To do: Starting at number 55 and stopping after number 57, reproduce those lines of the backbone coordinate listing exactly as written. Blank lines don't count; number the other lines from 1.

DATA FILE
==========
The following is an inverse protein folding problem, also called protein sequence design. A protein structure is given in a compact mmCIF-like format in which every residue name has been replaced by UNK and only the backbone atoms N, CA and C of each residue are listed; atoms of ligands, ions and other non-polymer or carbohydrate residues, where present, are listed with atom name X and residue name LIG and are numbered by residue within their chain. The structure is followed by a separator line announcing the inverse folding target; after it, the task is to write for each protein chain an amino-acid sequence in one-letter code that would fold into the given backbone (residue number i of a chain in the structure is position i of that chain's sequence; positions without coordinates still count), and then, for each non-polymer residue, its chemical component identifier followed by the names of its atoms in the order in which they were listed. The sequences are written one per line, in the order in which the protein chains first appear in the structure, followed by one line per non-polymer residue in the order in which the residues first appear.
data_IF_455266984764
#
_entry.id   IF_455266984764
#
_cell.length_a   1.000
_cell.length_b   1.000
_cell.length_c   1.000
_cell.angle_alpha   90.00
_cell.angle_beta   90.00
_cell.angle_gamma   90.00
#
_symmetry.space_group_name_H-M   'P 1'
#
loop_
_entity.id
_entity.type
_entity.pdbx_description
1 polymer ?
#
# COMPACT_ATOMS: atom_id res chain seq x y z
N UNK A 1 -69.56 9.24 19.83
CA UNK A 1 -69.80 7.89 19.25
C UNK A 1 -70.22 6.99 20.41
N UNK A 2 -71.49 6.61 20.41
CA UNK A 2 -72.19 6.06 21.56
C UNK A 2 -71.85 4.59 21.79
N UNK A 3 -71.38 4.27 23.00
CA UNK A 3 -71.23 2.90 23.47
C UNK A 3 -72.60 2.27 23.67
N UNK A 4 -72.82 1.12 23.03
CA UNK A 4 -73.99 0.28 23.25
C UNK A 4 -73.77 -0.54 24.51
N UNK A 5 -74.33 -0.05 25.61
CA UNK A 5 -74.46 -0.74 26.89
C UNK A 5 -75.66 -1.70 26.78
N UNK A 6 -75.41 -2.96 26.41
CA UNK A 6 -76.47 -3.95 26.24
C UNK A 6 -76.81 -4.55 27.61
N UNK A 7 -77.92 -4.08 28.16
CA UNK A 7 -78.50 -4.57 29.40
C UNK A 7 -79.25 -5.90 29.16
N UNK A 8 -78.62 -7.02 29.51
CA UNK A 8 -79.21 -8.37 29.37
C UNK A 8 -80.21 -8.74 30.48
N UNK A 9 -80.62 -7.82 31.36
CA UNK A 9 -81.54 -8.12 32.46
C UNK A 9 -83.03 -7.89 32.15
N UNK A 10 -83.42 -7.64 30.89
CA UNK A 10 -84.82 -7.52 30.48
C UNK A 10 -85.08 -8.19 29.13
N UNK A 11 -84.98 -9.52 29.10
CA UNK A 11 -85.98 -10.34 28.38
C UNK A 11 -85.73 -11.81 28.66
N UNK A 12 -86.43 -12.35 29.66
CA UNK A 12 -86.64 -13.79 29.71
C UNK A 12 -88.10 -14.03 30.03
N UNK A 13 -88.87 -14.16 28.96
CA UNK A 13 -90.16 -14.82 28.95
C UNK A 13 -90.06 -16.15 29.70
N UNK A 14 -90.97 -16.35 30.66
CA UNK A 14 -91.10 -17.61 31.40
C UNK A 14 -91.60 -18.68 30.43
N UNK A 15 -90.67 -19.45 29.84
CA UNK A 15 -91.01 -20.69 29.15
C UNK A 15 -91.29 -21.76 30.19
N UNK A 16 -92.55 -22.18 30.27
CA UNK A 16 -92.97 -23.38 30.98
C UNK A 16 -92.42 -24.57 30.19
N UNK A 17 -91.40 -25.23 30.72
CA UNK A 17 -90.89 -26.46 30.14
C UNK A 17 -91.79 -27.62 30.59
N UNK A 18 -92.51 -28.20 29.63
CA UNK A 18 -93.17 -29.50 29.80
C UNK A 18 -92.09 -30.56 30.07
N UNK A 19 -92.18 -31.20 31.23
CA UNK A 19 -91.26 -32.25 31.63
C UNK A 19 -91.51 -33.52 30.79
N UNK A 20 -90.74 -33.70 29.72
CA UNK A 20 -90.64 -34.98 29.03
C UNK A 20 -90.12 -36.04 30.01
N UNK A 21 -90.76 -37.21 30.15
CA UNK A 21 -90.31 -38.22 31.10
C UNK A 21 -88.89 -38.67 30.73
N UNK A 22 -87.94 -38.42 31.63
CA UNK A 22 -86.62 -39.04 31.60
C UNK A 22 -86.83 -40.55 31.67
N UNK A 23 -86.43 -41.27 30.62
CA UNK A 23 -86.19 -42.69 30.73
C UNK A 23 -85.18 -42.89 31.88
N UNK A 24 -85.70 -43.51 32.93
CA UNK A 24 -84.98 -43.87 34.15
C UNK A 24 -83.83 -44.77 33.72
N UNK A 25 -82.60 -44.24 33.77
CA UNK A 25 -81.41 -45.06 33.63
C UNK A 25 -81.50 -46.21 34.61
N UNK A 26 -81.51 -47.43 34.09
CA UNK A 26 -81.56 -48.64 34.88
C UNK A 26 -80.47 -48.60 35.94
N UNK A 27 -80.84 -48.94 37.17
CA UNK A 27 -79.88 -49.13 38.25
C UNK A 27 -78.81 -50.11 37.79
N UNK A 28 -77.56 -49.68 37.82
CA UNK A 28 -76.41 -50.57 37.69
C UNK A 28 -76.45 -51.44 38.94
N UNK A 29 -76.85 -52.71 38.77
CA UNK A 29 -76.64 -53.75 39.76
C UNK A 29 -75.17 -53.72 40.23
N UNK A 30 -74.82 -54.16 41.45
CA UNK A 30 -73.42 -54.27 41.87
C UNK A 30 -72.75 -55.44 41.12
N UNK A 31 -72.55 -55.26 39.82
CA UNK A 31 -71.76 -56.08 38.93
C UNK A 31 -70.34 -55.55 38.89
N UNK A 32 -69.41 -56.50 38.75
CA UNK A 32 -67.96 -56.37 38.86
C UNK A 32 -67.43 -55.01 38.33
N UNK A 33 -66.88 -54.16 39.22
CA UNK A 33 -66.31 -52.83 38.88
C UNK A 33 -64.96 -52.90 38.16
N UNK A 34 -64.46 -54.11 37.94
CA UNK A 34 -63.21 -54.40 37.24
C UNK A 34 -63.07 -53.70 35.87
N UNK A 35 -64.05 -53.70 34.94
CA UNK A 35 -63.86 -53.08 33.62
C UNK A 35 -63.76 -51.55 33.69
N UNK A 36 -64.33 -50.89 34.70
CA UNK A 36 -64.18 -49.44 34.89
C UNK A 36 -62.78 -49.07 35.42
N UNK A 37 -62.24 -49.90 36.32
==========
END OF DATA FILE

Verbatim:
N UNK A 12 -86.43 -12.35 29.66
CA UNK A 12 -86.64 -13.79 29.71
C UNK A 12 -88.10 -14.03 30.03